Bristol City Council has unveiled three different design concepts for the transformation of the road network at what it calls ‘an iconic waterside gateway’ to the city.
It is asking for feedback on changes to the 'ageing' Cumberland Basin road system (pictured), which it said could unlock a new and enhanced ‘Western Harbour’ area with homes, shops and green space.
The road system, which links Hotwells and Spike Island, the A4 and the A370, features bridges and flyovers built in the 1960s, which the council said are now in need of significant investment.
Three new ideas are being considered to create ‘a simpler, less intrusive road network’. The council said this could release space for a mixture of new homes, retail and leisure developments, plus high quality public open space and new walking and cycling routes.
City mayor Marvin Rees said: ‘We have a real opportunity to rethink the ageing infrastructure in the Western Harbour area and by doing so, create a new area for homes including much-needed affordable homes.
‘At the very heart of our One City vision for Bristol is building sustainable, vibrant and inclusive neighbourhoods. To achieve this we must ensure everyone is well connected, with easy access to homes, employment and other essential services.’
Mr Rees said there was a lot more work to do before detailed options are designed, but said: ‘This very early stage is the right moment to share where we have got to with the community and start a conversation about this opportunity with everyone in Bristol.’
The council said it has estimated that at least £40m would be required to bring the ageing infrastructure up to standard and allow it to remain in use. This would need new bridge movement equipment, reinforcement of elevated structures, as well as general maintenance and condition surveys.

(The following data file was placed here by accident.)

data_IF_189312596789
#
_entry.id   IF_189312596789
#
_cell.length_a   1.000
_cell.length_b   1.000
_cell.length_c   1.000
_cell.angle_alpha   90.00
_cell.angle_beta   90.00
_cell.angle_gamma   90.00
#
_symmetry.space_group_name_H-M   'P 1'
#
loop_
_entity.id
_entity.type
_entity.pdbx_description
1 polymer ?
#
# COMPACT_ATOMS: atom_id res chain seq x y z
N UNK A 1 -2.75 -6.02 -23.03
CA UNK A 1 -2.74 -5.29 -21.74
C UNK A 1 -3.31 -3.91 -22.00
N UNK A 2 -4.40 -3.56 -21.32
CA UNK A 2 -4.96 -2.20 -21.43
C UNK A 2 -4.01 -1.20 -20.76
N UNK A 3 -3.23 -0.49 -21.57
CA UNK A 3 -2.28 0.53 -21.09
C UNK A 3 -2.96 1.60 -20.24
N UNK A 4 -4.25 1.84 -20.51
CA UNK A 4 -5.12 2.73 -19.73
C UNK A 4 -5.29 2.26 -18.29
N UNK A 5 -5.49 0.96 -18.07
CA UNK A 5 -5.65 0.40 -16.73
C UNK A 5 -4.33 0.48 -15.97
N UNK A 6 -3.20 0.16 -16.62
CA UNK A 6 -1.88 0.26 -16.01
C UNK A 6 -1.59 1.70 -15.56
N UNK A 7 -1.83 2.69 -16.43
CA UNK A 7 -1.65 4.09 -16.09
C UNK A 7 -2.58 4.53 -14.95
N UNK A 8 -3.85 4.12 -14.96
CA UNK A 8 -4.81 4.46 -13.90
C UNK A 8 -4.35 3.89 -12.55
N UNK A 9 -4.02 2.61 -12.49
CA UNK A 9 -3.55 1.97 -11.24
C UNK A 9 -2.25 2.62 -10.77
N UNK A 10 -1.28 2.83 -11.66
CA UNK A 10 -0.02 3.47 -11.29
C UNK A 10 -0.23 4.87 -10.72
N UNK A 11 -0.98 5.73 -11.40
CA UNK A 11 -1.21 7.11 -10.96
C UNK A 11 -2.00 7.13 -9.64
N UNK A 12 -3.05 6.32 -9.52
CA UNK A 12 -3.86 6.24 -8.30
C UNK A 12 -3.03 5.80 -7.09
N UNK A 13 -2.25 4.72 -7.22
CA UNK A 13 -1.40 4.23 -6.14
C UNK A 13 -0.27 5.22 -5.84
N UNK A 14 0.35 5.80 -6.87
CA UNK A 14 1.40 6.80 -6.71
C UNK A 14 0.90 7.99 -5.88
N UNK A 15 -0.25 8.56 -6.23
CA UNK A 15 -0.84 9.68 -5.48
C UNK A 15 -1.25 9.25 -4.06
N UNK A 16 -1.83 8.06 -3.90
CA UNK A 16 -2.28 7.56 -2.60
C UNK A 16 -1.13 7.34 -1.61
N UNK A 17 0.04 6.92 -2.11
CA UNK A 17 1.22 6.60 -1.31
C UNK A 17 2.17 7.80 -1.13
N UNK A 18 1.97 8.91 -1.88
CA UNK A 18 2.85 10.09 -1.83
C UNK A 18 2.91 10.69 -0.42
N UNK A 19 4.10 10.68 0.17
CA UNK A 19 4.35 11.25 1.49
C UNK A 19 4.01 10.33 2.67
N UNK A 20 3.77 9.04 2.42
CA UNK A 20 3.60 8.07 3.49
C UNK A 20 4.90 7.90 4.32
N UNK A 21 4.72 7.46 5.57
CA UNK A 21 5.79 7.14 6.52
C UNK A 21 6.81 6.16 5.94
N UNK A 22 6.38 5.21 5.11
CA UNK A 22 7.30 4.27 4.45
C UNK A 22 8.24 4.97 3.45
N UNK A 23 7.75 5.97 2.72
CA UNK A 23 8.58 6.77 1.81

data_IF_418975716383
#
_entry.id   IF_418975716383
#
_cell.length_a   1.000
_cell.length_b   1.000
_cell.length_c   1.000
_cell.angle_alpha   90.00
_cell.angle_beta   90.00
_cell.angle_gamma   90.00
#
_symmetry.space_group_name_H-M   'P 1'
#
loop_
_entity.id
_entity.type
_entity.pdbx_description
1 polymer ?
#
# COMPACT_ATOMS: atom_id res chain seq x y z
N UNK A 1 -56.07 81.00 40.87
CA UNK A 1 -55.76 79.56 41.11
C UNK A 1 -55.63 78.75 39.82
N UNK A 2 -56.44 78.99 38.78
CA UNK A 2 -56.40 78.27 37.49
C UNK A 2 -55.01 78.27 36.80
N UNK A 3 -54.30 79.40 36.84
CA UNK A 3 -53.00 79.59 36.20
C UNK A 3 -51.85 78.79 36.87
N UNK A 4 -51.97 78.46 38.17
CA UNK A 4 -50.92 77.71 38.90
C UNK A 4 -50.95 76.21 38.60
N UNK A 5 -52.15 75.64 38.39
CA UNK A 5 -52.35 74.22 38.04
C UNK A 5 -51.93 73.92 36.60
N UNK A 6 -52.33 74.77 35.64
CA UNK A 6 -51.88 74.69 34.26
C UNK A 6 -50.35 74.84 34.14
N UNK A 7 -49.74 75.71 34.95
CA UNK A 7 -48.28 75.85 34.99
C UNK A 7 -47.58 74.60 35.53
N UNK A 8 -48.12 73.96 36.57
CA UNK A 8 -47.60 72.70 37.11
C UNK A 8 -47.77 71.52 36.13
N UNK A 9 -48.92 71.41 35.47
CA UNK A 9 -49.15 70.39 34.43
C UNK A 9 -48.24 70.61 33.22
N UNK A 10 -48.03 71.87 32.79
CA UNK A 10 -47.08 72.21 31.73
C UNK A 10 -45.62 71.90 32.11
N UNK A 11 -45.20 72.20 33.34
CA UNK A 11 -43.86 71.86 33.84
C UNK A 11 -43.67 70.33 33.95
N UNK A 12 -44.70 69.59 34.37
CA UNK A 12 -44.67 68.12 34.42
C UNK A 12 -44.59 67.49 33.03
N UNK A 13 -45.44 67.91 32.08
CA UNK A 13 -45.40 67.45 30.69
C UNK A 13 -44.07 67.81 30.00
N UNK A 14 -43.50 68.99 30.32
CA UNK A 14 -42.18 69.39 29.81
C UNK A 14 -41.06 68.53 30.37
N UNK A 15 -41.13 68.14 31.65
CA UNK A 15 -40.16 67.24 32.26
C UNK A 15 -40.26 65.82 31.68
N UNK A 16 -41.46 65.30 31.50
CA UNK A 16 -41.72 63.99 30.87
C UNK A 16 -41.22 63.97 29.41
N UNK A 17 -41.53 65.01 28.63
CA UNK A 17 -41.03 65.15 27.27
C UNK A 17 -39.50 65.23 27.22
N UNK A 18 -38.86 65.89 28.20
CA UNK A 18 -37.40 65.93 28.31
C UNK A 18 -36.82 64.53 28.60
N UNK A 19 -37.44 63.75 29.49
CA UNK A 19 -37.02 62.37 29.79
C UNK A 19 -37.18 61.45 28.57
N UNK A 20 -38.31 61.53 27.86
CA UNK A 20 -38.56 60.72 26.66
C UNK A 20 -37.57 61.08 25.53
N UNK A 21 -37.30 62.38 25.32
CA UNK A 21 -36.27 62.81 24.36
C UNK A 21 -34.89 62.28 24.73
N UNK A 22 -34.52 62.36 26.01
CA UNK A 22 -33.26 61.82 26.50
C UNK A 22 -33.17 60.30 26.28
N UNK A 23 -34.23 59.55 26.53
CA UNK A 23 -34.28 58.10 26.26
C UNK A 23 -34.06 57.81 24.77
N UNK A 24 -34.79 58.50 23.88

It commissioned consultants Arup, Alec French and JLL to undertake an initial feasibility study in 2018 to consider ways to reconfigure traffic movements in the area. From the initial assessment looking at how to regenerate the area and consider traffic flows, three proposed approaches have been explored in more detail.
All three would see the the existing Plimsoll Swing Bridge (dual carriageway) and all elevated road structures demolished. The three approaches are:
Western – create a new road on the western bank (Ashton Court side) of the River Avon between the Portishead rail line and the river. With a new bridge included, it would provide two lanes in each direction and would require works to the river bank. Traffic travelling between the north and south of the River Avon would use this new road. Within Hotwells there would be the opportunity to retain the existing one-way system or modify it to create two-way streets.
Eastern – consolidate all the river crossings onto the eastern side of the Cumberland Basin. To create sufficient road capacity, the existing Merchants Road Bridge (lower bridge) would be replaced by a new four-lane bridge across the Basin and a new bridge crossing over the Avon, near A Bond warehouse. A new junction would be created with the A370 Jessop Underpass and A3029 Brunel Way.
Hybrid – combines elements from the Western and Eastern approaches. It would create a new road, providing one lane in each direction on the western bank of the River Avon, accessed via a new bridge (south of the suspension bridge). This road would only be used by vehicles travelling between the A4 Portway and Ashton Gate, Bedminster, Southville and Long Ashton, as well as the A370 or A38 (to the south). It also creates a new bridge crossing over the Avon (near A Bond), connecting Bedminster to Spike Island. The stretch of Merchants Road between Hotwells Road and Merchants Road Bridge would be made two-way (currently one-way). Merchants Road Bridge would be replaced.
For full details and maps of the approaches, go to www.bristol.gov.uk/westernharbour.
After considering feedback from the survey, the council will seek approval from Cabinet later this year on the next steps involving a masterplan for the area and more detailed options which could be developed.